Minnesota and the Frustrations of Judging “Independence”

November 20, 2013
posted by Bob Bauer

Minnesota campaign finance officials are “vexed” by a request for an advisory opinion from an unnamed candidate. She (or he) would like to raise money for an independent expenditure committee that intends to support her—with independent expenditures. Minn. campaign board vexed by candidate’s question regarding fundraising by outside groups, Star Tribune, Nov. 5, 2013, http://www.startribune.com/politics/national/230680961.html. Does this fundraising support make the committee any less independent and unable to spend unlimited sums on her behalf?

The many who shake their heads over the follies of the campaign finance laws are startled that there is any question about the right answer: independence must be just that—absolutely no contact with the candidate. This is, of course, not the meaning that the Supreme Court has conferred on the term “independence.” The committee can keep the necessary distance form the candidate and spend without limit on her behalf by just keeping her out of any role in deciding the type or content of the spending. The well-known theory is that the candidate is at risk if the independent committee goes off in the wrong direction and harms her campaign with an ill-timed or poorly crafted message. This gamble allows the committee to claim that the speech it is paying for is its own, not a joint production with the candidate; the candidate is less likely to feel indebted to a committee whose activities she may not approve of and that may prove injurious to her cause. See Buckley v. Valeo, 424 U.S. 1 (1976).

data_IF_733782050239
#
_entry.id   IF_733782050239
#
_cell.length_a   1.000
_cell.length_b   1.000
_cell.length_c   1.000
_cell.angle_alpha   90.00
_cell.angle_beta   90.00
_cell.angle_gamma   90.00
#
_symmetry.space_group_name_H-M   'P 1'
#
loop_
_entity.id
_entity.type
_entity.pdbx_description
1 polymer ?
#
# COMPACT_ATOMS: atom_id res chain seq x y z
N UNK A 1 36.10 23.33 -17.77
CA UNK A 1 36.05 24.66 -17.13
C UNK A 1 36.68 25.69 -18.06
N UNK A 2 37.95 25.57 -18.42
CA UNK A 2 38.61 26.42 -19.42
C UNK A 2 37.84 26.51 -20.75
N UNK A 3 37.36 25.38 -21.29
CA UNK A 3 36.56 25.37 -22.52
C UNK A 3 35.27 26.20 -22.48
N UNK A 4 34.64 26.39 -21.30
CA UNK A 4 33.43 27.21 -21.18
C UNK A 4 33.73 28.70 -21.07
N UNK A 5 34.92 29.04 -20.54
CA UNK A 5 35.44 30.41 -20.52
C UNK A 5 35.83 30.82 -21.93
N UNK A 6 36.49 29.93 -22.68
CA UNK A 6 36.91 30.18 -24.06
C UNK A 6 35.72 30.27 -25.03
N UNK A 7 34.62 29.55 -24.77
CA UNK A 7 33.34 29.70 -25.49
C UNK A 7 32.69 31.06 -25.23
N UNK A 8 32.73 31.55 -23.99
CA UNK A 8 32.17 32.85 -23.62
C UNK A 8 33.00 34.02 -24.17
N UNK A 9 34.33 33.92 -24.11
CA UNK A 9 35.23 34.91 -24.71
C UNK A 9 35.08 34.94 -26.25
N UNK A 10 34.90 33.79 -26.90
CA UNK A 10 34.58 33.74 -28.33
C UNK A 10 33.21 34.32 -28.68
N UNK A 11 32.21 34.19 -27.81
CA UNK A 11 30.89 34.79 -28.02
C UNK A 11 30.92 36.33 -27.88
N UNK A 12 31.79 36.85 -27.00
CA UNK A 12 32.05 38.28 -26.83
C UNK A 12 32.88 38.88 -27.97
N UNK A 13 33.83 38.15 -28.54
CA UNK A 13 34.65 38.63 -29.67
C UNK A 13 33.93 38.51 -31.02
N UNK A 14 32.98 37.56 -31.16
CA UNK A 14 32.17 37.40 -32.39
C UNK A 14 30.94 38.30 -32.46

If this is the case, then the candidate should be able to associate with and support the independent committee without having a hand in what it does with the funds. Federal law has landed in this spot. A federal candidate may attend and speak at the event of an independent committee, provided she explicitly solicits only limited “hard money” and does not participate in any spending decisions. Others attending the event may give unlimited “soft money” and the committee can spend it all for the candidate.